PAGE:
This was irresistible programming: Mozart and Bruckner in two of the greatest works in their respective genres, played by one of the finest London orchestras, with visiting soloist and conductor both of considerable and burgeoning repute. So why were there so many empty seats and the balcony not even opened? Those who chose to stay away on account of England’s football team performing in Brazil certainly made a bad call: something considerably more impressive took place at the Barbican Hall.

Fabio Luisi © Barbara Luisi | BALU photography
Fabio Luisi
© Barbara Luisi | BALU photography

The gentle orchestral opening of Mozart’s Piano Concerto no. 23 in A major was elegantly moulded under the direction of Fabio Luisi, not slow but with a slight dying-fall at the ends of phrases, giving it that wistful, fragile quality that has made it such a popular work. Lise de la Salle, on the other hand, when it came to her turn with the repeated exposition, gave the music an energetic, somewhat angular, sometimes spiky, articulation - distinctive Mozart playing with an almost Beethovenian heft that she applied throughout the movement. The contrast between her phrasing and accentuation and that of the woodwind was intriguing throughout, and it made for a constructive dialectic between orchestra and soloist, as though displaying the same material from different perspectives from which to synthesise a wonderfully multi-dimensional whole.

In contrast De la Salle introduced the Adagio with great purity of tone and phrasing – no dramatic or poetic interventions, no obtrusive ornamentation, simply a rapt beauty with the gentlest of dynamic shading, which the orchestra took up and amplified. And she launched into the Rondo at a cracking pace, so fast that I wondered how the orchestral musicians might cope, and indeed clarity of articulation in the woodwind was not always able to match that presented on the keyboard.  Nevertheless, it was joyful and exciting throughout and rounded off an excellent performance.

“Hallelujah!” wrote Bruckner on the score when he finished the draft his Symphony no. 8 in C minor. It took him over three years to bring it to completion in 1887 and he was 63 years old. “The finale,” he wrote to his young 24 year old friend and pupil, Franz Schalk, “is the most significant movement of my life.” He sent the score off to the great Wagner conductor Hermann Levi, who had had a stunning and, for Bruckner unprecedented, success with the Symphony no. 7. Levi replied it was impossible for him to perform it: “I am inclined to think that after years of isolation and battling with the world you have lost your sense of beauty and harmony and euphony.” Bruckner was shattered, and the result was that he set about revising the work, often in collaboration with Franz and his brother Joseph Schalk. Together they produced the 1890 version of the symphony we are used to hearing.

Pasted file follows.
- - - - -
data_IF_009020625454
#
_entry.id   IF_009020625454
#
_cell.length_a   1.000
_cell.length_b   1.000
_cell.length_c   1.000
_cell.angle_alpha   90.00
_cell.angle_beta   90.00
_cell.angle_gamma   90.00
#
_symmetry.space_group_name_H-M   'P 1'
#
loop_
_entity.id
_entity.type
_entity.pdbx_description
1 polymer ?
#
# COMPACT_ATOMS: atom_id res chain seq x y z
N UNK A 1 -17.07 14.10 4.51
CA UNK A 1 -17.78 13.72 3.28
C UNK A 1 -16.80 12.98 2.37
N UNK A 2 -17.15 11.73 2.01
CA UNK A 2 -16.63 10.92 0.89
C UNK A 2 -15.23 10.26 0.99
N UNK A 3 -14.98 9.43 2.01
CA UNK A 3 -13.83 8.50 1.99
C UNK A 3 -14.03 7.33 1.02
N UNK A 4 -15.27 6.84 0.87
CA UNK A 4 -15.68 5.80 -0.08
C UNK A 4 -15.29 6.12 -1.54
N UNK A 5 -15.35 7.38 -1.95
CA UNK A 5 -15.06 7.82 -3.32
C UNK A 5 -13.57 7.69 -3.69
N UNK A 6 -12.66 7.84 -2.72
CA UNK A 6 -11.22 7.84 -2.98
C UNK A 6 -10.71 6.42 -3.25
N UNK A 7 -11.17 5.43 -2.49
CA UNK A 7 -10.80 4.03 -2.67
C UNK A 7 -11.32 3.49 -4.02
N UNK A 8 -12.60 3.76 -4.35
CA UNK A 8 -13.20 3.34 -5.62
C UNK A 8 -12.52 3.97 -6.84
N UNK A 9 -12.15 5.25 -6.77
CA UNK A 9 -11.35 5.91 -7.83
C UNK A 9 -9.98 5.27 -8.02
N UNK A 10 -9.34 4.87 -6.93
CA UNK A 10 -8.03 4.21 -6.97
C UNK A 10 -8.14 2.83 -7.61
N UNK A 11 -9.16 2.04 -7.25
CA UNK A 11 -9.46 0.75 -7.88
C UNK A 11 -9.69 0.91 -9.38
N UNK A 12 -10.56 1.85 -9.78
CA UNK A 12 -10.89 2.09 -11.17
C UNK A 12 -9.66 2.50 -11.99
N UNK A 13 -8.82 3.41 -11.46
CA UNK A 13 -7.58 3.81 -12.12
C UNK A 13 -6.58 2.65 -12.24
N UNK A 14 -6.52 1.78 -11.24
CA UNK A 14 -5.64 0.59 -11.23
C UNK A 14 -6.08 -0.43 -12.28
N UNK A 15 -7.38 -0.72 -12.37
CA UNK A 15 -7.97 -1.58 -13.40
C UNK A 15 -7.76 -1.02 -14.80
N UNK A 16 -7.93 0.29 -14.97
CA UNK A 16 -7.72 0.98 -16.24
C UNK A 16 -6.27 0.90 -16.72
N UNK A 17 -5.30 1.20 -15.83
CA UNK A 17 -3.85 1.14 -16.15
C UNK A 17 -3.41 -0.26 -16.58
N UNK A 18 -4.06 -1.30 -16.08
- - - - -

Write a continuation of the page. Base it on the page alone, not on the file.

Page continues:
But what Fabio Luisi and the LSO played so magnificently at this concert was pure Bruckner that has been only rarely performed, the symphony as he had first conceived it in 1887, and the case they made for the work was thoroughly convincing. It is a wilder, more ‘darkly phantasmagorical’ (as Dr Dermot Gault describes it) work than the more rigorous and severe later version, and Luisi conjured a whole shuddering kaleidoscope of death-ridden and celestial visions from the orchestra, who responded with inspired playing. There is much work for the quartet of Wagner tubas in this version, glorious darkly noble music, but not the easiest of instruments, but (with assistance from Katie Woolley from the Philharmonia) they seemed faultless. There’s a heart-stopping horn solo at the beginning of the first movement development, above a pianissimo string tremolo, that provokes a plaintive response from the oboe. The sheer expressive magic Timothy Jones (horn) and Gordon Hunt (oboe) brought to this passage was quite out of this world and unforgettable. In this version of the symphony, the C major transfiguration is achieved repeatedly, rather than reserved to be the final destination, and the extraordinary coda to the first movement blasted out its repeated dotted rhythms with an obsessiveness that bordered on madness.

Luisi took the Scherzo very quickly. It was wonderful to hear the cellos present the repetitive galumphing theme with each note nicely separated, no hint of the legato that afflicts less courageous performances the rhythm was wonderfully accented, Luisi becoming very animated indeed on the podium. The Trio entered a dreamy world of romantic melancholy, the LSO strings superb, with evocative exchanges between horns and woodwind.

The Adagio is Bruckner’s longest; slow-breathed mystical calm and shimmering lyricism ultimately give uneasy birth to troubled angular dissonances, feverish ecstatic rising sequences, and a massive C major climax embellished with six cymbal clashes. It is intense and visionary music and was given a performance worthy of its aspirations, the LSO strings and horns excelling themselves, and Luisi moulding the music sensitively, slow but never indulgent, its circuitous route to the summit never losing its sense of inexorable progress.

In recently discovered letters, Bruckner wrote to conductor Hans Richter requesting slow tempos for the symphony, saying that it should last 90 minutes. Luisi’s interpretation wasn’t far short of that. Perhaps the Finale might have benefited from a slower, more dogged pulse, but with its mighty fanfares, Wagner tuba chorales, and its ultimate apotheosis paced to perfection, it brought to a close a performance of revelatory power and vision - a vindication for the composer's first thoughts.